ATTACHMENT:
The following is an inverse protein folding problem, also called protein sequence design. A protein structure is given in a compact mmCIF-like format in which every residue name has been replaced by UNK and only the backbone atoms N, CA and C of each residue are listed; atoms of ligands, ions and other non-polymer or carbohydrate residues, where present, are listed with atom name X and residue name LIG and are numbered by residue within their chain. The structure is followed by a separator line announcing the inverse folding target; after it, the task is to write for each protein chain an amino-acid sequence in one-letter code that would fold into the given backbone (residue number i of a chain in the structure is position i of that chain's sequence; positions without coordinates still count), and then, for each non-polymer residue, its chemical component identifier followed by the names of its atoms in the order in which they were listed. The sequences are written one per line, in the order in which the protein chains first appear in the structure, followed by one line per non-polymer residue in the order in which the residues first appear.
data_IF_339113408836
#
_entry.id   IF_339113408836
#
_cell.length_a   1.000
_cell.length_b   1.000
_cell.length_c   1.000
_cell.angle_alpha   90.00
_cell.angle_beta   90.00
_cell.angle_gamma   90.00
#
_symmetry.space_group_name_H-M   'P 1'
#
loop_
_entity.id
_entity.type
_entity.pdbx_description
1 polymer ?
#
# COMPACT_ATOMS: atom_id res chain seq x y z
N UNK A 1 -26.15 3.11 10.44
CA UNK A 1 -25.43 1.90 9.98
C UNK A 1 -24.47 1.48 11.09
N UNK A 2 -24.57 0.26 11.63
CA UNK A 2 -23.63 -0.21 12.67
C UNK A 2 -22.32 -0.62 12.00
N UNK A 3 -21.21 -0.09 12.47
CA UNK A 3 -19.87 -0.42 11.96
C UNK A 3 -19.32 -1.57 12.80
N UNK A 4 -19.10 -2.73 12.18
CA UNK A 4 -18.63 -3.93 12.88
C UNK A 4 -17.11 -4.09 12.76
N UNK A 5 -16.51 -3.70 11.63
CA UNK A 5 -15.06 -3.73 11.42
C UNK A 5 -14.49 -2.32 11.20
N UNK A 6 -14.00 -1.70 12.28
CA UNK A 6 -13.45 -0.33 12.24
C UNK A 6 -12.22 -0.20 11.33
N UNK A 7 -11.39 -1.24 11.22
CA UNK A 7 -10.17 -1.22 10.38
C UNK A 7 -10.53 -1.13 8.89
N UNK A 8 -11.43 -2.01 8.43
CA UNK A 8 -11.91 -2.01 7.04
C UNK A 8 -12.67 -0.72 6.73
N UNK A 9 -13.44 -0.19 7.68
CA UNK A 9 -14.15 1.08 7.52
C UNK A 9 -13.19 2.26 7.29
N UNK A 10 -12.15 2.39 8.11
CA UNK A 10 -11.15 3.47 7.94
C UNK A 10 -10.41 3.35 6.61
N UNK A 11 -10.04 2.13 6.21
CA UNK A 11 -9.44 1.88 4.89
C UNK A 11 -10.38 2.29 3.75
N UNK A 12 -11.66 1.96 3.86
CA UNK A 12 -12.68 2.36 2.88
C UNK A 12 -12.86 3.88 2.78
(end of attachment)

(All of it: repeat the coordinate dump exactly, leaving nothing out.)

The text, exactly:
The following is an inverse protein folding problem, also called protein sequence design. A protein structure is given in a compact mmCIF-like format in which every residue name has been replaced by UNK and only the backbone atoms N, CA and C of each residue are listed; atoms of ligands, ions and other non-polymer or carbohydrate residues, where present, are listed with atom name X and residue name LIG and are numbered by residue within their chain. The structure is followed by a separator line announcing the inverse folding target; after it, the task is to write for each protein chain an amino-acid sequence in one-letter code that would fold into the given backbone (residue number i of a chain in the structure is position i of that chain's sequence; positions without coordinates still count), and then, for each non-polymer residue, its chemical component identifier followed by the names of its atoms in the order in which they were listed. The sequences are written one per line, in the order in which the protein chains first appear in the structure, followed by one line per non-polymer residue in the order in which the residues first appear.
data_IF_339113408836
#
_entry.id   IF_339113408836
#
_cell.length_a   1.000
_cell.length_b   1.000
_cell.length_c   1.000
_cell.angle_alpha   90.00
_cell.angle_beta   90.00
_cell.angle_gamma   90.00
#
_symmetry.space_group_name_H-M   'P 1'
#
loop_
_entity.id
_entity.type
_entity.pdbx_description
1 polymer ?
#
# COMPACT_ATOMS: atom_id res chain seq x y z
N UNK A 1 -26.15 3.11 10.44
CA UNK A 1 -25.43 1.90 9.98
C UNK A 1 -24.47 1.48 11.09
N UNK A 2 -24.57 0.26 11.63
CA UNK A 2 -23.63 -0.21 12.67
C UNK A 2 -22.32 -0.62 12.00
N UNK A 3 -21.21 -0.09 12.47
CA UNK A 3 -19.87 -0.42 11.96
C UNK A 3 -19.32 -1.57 12.80
N UNK A 4 -19.10 -2.73 12.18
CA UNK A 4 -18.63 -3.93 12.88
C UNK A 4 -17.11 -4.09 12.76
N UNK A 5 -16.51 -3.70 11.63
CA UNK A 5 -15.06 -3.73 11.42
C UNK A 5 -14.49 -2.32 11.20
N UNK A 6 -14.00 -1.70 12.28
CA UNK A 6 -13.45 -0.33 12.24
C UNK A 6 -12.22 -0.20 11.33
N UNK A 7 -11.39 -1.24 11.22
CA UNK A 7 -10.17 -1.22 10.38
C UNK A 7 -10.53 -1.13 8.89
N UNK A 8 -11.43 -2.01 8.43
CA UNK A 8 -11.91 -2.01 7.04
C UNK A 8 -12.67 -0.72 6.73
N UNK A 9 -13.44 -0.19 7.68
CA UNK A 9 -14.15 1.08 7.52
C UNK A 9 -13.19 2.26 7.29
N UNK A 10 -12.15 2.39 8.11
CA UNK A 10 -11.15 3.47 7.94
C UNK A 10 -10.41 3.35 6.61
N UNK A 11 -10.04 2.13 6.21
CA UNK A 11 -9.44 1.88 4.89
C UNK A 11 -10.38 2.29 3.75
N UNK A 12 -11.66 1.96 3.86
CA UNK A 12 -12.68 2.36 2.88
C UNK A 12 -12.86 3.88 2.78